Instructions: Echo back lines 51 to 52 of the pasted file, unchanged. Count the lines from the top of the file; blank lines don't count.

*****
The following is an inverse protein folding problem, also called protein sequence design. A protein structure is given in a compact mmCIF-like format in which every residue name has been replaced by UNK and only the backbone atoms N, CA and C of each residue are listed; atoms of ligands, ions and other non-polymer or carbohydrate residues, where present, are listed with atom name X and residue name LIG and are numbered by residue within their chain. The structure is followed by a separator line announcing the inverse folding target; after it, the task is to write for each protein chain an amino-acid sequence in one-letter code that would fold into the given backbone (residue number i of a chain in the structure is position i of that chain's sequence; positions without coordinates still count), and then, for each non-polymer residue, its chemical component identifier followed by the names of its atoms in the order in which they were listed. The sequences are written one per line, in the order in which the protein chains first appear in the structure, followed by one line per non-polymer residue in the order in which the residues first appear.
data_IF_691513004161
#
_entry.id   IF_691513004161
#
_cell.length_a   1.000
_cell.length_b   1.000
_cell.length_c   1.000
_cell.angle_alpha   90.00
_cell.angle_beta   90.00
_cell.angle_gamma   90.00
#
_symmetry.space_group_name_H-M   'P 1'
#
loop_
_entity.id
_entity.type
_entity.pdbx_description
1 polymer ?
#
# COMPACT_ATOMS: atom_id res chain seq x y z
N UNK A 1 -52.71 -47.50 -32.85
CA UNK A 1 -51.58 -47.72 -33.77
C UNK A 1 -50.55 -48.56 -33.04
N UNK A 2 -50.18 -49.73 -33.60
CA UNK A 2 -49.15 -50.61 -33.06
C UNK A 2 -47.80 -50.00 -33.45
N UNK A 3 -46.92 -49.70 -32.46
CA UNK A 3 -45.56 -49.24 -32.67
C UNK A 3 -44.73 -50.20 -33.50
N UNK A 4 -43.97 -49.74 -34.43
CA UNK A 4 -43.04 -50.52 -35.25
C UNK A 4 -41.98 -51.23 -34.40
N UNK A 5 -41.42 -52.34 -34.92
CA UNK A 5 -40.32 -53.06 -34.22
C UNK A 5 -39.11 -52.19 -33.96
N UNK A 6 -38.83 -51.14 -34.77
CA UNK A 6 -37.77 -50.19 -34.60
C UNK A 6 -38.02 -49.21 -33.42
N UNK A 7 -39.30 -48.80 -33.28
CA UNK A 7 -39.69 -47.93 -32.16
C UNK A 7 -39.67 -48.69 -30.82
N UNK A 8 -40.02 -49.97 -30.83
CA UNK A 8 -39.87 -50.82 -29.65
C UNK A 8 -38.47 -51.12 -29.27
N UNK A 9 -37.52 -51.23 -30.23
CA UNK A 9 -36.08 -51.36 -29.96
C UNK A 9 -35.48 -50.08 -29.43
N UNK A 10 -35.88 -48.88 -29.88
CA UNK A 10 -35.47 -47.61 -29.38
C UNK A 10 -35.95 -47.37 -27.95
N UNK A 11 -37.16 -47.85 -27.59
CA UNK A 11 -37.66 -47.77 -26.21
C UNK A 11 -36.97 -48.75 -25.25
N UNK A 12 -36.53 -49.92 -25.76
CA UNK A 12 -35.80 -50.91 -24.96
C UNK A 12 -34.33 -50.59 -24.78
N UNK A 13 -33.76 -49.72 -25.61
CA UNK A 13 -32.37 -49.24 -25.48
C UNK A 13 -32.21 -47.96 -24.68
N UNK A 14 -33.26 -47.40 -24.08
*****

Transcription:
C UNK A 10 -35.95 -47.37 -27.95
N UNK A 11 -37.16 -47.85 -27.59